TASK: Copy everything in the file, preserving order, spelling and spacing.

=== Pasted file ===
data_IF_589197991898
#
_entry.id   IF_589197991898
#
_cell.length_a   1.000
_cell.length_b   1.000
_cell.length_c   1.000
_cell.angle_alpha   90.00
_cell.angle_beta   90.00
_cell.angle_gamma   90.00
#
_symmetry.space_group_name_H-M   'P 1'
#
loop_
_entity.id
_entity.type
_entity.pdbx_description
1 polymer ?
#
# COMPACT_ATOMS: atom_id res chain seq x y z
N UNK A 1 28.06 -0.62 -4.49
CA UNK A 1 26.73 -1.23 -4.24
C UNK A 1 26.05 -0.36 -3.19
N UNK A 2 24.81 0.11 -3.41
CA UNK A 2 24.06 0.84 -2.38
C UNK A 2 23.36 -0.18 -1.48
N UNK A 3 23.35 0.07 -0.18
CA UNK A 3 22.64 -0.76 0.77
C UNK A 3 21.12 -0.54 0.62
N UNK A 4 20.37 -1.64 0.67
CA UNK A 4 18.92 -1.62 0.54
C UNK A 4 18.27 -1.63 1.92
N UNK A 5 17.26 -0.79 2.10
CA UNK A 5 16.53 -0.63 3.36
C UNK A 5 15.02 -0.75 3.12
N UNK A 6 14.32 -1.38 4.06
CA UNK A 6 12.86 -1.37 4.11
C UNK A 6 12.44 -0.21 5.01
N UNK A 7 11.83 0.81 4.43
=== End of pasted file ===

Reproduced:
data_IF_589197991898
#
_entry.id   IF_589197991898
#
_cell.length_a   1.000
_cell.length_b   1.000
_cell.length_c   1.000
_cell.angle_alpha   90.00
_cell.angle_beta   90.00
_cell.angle_gamma   90.00
#
_symmetry.space_group_name_H-M   'P 1'
#
loop_
_entity.id
_entity.type
_entity.pdbx_description
1 polymer ?
#
# COMPACT_ATOMS: atom_id res chain seq x y z
N UNK A 1 28.06 -0.62 -4.49
CA UNK A 1 26.73 -1.23 -4.24
C UNK A 1 26.05 -0.36 -3.19
N UNK A 2 24.81 0.11 -3.41
CA UNK A 2 24.06 0.84 -2.38
C UNK A 2 23.36 -0.18 -1.48
N UNK A 3 23.35 0.07 -0.18
CA UNK A 3 22.64 -0.76 0.77
C UNK A 3 21.12 -0.54 0.62
N UNK A 4 20.37 -1.64 0.67
CA UNK A 4 18.92 -1.62 0.54
C UNK A 4 18.27 -1.63 1.92
N UNK A 5 17.26 -0.79 2.10
CA UNK A 5 16.53 -0.63 3.36
C UNK A 5 15.02 -0.75 3.12
N UNK A 6 14.32 -1.38 4.06
CA UNK A 6 12.86 -1.37 4.11
C UNK A 6 12.44 -0.21 5.01
N UNK A 7 11.83 0.81 4.43